The dynamic is especially strong in the revival of "Looney Tunes," where intertextual allusions from Warner Brothers cartoons made in the thirties, forties, and fifties are recontextualized in the ever-expanding commercial intertextuality of the 1980s and 1990s. Writing about the original Warner Brothers cartoons, Martin Rubin has argued that "this tendency toward explicit intertextuality reached its most intense and overt form" in the late 1930s and early 1940s, which was "a transitional period for the WB cartoon—between the Fleischeresque amorphousness and secondhand Disneyisms of the early '30s . . . and the fully developed personality animation of the mid-'40s and after." Thus he claims that intertextuality helped to create distinctive "stars"—"the contemporary, streetwise personae of the WB characters," in contrast to the "eternal, mythologized comic archetypes" of Disney's Mickey Mouse and Donald Duck. Rubin acknowledges that most of the "topical references to popular songs, sayings, movies, plays, radio shows, books, magazines, celebrities, political figures, advertising slogans, etc." are no longer recognizable to spectators today, a fact that makes the cartoons more easily appropriable to the new consumerist context.[11] This appropriation has generated numerous new


products bearing the image of Road Runner, Coyote, and Bugs Bunny, which are designed to compete in toy stores and video shops with similar ware featuring not only Disney's Mickey and Donald, but also more contemporary stars like Muppet Babies, Roger Rabbit, and Teenage Mutant Ninja Turtles. A similar case of cultural reinscription is found in "PeeWee's Playhouse," where the intertextual meanings of inset Fleischer cartoons from the 1930s are transformed by their new postmodernist context, blurring historical distinctions or at least making them seem insignificant.

This commodified multigenerational structure calls into question the rigid boundaries that John Fiske draws between intertextuality and direct allusions:

The theory of intertextuality proposes that any one text is necessarily read in relationship to others and that a range of textual knowledges is brought to bear upon it. These relationships do not take the form of specific allusions from one text to another and there is no need for readers to be familiar with specific or the same texts to read intertextually. Intertextuality exists rather in the space between texts.[12]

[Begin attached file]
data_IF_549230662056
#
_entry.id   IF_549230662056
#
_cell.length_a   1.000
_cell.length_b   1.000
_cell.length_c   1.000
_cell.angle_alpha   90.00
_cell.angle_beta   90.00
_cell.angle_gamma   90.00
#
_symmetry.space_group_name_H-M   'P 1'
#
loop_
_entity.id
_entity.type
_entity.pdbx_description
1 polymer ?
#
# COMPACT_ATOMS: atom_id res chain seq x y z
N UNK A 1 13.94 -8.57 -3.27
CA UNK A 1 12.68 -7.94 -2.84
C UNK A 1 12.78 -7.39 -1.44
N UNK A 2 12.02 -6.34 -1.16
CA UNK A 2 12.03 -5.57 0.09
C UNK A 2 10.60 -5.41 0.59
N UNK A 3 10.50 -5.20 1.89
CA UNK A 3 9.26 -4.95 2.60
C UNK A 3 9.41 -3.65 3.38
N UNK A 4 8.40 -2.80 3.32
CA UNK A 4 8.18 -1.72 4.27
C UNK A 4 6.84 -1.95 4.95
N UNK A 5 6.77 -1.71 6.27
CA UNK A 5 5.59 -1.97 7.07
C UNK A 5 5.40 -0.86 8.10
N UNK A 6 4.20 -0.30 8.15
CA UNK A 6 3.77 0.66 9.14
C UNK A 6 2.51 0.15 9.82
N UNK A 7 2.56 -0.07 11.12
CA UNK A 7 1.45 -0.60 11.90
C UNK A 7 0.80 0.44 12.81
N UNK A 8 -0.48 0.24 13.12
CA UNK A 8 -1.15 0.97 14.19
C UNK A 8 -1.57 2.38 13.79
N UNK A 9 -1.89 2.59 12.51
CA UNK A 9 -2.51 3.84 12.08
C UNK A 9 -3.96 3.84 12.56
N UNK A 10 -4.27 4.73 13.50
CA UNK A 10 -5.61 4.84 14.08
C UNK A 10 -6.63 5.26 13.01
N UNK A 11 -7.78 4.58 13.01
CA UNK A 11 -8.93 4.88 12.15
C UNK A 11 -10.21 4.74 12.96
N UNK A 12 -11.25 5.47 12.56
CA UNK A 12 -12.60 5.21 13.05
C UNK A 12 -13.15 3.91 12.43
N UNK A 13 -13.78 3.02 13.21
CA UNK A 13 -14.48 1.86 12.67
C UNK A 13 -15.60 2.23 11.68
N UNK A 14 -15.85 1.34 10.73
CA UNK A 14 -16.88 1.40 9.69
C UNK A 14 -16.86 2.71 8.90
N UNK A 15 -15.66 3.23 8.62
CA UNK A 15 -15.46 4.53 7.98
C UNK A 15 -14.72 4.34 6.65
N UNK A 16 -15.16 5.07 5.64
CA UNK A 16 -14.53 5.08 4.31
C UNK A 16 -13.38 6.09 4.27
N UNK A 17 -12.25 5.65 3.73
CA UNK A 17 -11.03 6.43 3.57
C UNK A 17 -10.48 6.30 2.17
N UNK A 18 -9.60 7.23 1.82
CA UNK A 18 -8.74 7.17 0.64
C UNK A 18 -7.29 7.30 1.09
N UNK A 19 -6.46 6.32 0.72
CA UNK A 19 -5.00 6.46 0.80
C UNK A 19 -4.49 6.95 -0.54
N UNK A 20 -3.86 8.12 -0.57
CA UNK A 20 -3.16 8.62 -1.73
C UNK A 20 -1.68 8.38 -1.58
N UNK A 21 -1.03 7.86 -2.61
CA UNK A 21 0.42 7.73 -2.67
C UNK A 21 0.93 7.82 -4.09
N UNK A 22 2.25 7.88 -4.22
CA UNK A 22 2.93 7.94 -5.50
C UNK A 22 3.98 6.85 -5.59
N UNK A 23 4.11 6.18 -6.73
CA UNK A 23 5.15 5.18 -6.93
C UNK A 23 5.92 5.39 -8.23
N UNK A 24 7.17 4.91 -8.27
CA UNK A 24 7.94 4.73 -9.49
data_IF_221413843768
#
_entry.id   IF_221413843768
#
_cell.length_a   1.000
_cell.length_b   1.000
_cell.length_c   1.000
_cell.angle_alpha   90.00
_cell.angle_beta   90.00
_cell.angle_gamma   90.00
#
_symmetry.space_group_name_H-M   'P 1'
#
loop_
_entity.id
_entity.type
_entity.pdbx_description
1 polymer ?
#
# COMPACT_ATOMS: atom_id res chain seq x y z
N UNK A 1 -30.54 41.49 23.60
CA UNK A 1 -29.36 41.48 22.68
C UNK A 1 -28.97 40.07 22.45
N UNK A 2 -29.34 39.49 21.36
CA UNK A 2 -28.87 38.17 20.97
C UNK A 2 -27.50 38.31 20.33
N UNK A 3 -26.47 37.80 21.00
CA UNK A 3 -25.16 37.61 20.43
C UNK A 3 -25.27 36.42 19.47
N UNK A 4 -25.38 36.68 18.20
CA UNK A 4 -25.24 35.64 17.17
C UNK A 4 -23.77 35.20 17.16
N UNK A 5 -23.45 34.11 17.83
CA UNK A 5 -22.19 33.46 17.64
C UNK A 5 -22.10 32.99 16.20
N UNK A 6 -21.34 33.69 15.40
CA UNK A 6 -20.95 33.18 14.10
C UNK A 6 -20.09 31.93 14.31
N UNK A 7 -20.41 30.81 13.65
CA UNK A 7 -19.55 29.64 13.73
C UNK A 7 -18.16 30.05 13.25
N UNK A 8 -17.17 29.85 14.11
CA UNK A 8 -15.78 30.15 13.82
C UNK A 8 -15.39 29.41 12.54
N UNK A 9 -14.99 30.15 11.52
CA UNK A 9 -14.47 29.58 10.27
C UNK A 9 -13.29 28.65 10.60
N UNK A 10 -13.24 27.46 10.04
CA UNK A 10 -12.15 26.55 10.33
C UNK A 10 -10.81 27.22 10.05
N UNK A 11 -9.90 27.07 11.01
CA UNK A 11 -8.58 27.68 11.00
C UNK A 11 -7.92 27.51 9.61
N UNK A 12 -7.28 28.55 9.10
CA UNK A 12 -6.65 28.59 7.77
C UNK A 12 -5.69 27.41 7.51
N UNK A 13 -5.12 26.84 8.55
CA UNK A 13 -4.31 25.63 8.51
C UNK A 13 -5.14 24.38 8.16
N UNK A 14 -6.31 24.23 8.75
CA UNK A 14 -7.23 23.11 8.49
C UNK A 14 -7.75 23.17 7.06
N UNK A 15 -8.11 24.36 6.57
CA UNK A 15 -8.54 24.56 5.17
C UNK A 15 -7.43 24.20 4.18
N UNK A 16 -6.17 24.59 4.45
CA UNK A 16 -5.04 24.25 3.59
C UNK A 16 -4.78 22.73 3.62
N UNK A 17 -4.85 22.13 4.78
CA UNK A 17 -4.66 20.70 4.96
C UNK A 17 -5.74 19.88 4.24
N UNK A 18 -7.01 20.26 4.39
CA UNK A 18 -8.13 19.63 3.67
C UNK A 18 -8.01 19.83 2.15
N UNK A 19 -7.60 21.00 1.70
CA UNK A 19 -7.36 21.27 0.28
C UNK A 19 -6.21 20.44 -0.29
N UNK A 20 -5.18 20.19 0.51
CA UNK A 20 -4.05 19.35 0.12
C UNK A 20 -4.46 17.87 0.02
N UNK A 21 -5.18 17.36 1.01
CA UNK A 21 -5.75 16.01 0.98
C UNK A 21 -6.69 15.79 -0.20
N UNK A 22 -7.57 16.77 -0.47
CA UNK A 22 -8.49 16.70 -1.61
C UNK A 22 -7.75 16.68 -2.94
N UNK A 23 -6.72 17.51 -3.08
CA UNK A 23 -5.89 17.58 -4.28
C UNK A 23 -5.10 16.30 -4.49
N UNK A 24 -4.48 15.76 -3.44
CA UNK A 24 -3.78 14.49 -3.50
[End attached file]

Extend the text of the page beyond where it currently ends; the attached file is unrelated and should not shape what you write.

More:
While I agree that the recognition of specific allusions is not an essential condition for all intertextual relations, to exclude it (as Fiske suggests) is unfortunate, for that would prevent us from seeing how intertextuality can function as a form of commodity formation. Within particular social and economic contexts, the recognition of specific allusions makes certain intertextual relations pay off—especially at the point of purchase.

Saturday morning television also undermines the distinction Fiske makes between horizontal forms of intertextuality (among primary texts) organized around genre or character,


on the one hand, and vertical intertextuality "between a primary text, such as a television program or series, and other texts of a different type that refer explicitly to it" (such as publicity, station ID's, journalistic articles, and criticism), on the other.[13] The conflation of these various forms of intertextuality into a single commercial system erases the boundaries between primary and secondary texts, enabling primary texts (such as television series and video games) to function as promotional material for other primary texts (such as movies and toys), and vice versa. It was precisely this kind of conflation that made possible the program-length commercial. Thus, the problem of decommodifying children's television cannot be addressed simply by limiting the amount of commercial time that broadcasters can sell or by demanding a crackdown on the program-length commercial—two of the regulations introduced by the Children's Television Act of 1990. Although well intentioned, these measures are merely "Band-Aid" solutions. As long as children's programming is firmly embedded in the larger intertextual structures of American commercial television, it will reproduce consumerist subjects. To supplement these legal measures, perhaps what is needed is an educational program in elementary and secondary schools on how to read media images interactively, a program that enables children to understand how meaning is constructed and encourages them to question and negotiate those readings that are privileged by the text and its corporate sponsors.